There is no right answer.
However, I think I can clarify what you've read so far. You need a buoyancy engine to supply the thrust, wings to direct that thrust, and some ability to change your pitch angle when you change the buoyancy. So, you'll need to balance the strength of your engine with the drag created by your wings. At the same time, your wings need to be big enough to convert vertical forces of buoyancy into horizontal motion. (Generally, the shallower depths you work with, the less power your buoyancy engine will require.)
This is a complex problem, and the existing solutions to it vary wildly.
The Seaglider AUV (built at the University of Washington, now owned by iRobot) is shaped to achieve laminar flow. The antenna attaches at the back, allowing the vehicle to communicate while pointing nose-down at the surface. It has no external moving parts; all control is done by shifting weight internally.
The Spray Glider (built at Scripps Institute of Oceanography, now owned by Bluefin) is a more cylindrical shape. The antenna is located in one of the wings, and the vehicle lays on its side on the surface to communicate.
Slocum gliders go for a cylindrical shape that's more suited to the pressure housing. They have an electric powered version, but the real magic is in their more modern "thermal glider" -- they take advantage of the fact that pressure increases with depth but temperature decreases with depth to make an engine that requires no (or very little) electrical input. Like Seaglider, the antenna is in the tail.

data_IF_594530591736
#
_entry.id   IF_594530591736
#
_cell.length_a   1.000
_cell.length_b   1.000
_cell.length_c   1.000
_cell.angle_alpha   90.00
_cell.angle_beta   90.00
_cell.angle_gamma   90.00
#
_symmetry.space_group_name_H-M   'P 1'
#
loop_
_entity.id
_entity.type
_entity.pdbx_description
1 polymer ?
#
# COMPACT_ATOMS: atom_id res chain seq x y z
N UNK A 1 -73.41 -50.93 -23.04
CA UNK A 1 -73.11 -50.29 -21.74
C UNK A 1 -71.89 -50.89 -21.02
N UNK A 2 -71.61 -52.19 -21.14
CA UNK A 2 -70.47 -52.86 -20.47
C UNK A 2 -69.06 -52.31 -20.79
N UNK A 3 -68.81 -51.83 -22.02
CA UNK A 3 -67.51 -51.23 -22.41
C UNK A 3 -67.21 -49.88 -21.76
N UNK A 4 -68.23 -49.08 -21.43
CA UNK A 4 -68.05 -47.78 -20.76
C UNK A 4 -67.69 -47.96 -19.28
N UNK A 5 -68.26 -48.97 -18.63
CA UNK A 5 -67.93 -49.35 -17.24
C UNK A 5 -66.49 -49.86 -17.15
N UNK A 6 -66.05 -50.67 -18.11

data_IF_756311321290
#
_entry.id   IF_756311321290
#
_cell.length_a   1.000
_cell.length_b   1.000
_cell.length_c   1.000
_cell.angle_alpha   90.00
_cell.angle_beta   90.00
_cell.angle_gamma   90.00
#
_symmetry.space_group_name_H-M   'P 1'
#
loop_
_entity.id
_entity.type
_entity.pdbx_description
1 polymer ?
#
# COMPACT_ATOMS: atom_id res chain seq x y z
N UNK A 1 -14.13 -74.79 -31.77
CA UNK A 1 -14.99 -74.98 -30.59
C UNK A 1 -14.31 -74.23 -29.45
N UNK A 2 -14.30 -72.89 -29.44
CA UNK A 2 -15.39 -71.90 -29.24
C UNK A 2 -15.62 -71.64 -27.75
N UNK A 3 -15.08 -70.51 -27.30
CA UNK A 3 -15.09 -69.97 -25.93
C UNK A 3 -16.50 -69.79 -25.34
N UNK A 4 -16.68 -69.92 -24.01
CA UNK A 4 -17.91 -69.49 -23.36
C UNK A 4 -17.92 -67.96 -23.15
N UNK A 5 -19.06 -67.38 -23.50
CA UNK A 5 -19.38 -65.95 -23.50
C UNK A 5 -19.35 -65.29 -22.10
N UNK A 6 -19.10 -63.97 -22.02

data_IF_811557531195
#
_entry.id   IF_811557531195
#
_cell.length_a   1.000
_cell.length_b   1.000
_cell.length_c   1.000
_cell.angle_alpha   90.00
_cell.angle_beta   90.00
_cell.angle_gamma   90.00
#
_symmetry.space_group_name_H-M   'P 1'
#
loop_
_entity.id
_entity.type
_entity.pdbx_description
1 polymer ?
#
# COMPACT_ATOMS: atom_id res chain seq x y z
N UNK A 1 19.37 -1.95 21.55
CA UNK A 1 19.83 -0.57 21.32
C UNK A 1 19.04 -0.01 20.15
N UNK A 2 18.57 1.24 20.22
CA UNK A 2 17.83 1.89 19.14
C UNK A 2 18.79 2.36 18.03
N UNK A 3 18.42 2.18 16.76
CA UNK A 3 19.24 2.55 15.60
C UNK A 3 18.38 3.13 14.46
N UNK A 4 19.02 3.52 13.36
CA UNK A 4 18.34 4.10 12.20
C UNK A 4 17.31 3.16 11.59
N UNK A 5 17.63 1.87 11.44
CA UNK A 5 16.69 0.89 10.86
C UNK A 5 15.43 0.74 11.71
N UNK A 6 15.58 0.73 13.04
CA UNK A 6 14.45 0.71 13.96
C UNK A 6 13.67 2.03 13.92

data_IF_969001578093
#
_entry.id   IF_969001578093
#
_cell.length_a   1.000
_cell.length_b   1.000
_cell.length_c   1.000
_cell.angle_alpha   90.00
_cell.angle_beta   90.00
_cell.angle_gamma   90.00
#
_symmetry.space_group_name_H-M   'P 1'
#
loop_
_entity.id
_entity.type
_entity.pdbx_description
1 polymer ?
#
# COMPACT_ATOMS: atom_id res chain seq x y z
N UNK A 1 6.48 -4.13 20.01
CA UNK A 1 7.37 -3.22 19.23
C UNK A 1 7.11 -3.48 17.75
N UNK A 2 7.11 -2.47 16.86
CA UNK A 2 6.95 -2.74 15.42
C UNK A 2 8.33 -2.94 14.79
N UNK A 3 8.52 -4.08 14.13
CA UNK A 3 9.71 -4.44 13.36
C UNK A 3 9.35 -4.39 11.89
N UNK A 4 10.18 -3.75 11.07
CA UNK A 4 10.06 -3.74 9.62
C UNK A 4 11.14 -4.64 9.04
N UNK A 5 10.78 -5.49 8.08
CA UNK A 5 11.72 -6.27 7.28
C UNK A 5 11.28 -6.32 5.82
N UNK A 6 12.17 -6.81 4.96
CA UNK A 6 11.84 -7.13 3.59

The Liberdade XRAY is shaped like a flying wing and (to my knowledge) is actually the fastest autonomous underwater glider ever made. It's more for naval use than scientific use -- it tracks submarines.
Approaching the problem (from scratch)
If you can't find a hydrodynamics expert to help (which would be the best option), I would suggest starting with your buoyancy engine and working outward.
- Figure out how much buoyancy your engine can create
- Figure out how much power your engine requires
- Decide how large of a battery you'll need -- this will be a significant proportion of total weight
- Explore your ability to trim your vehicle (likely by moving the battery fore and aft) and calculate the pitch angles you'll be able to produce
- Repeat steps 1-4 as necessary
- Make a prototype shape, make its buoyancy half of what the engine can produce (minus a little for safety). Then drag it to the bottom of a pool and see what happens.
- Repeat steps 1-6 as necessary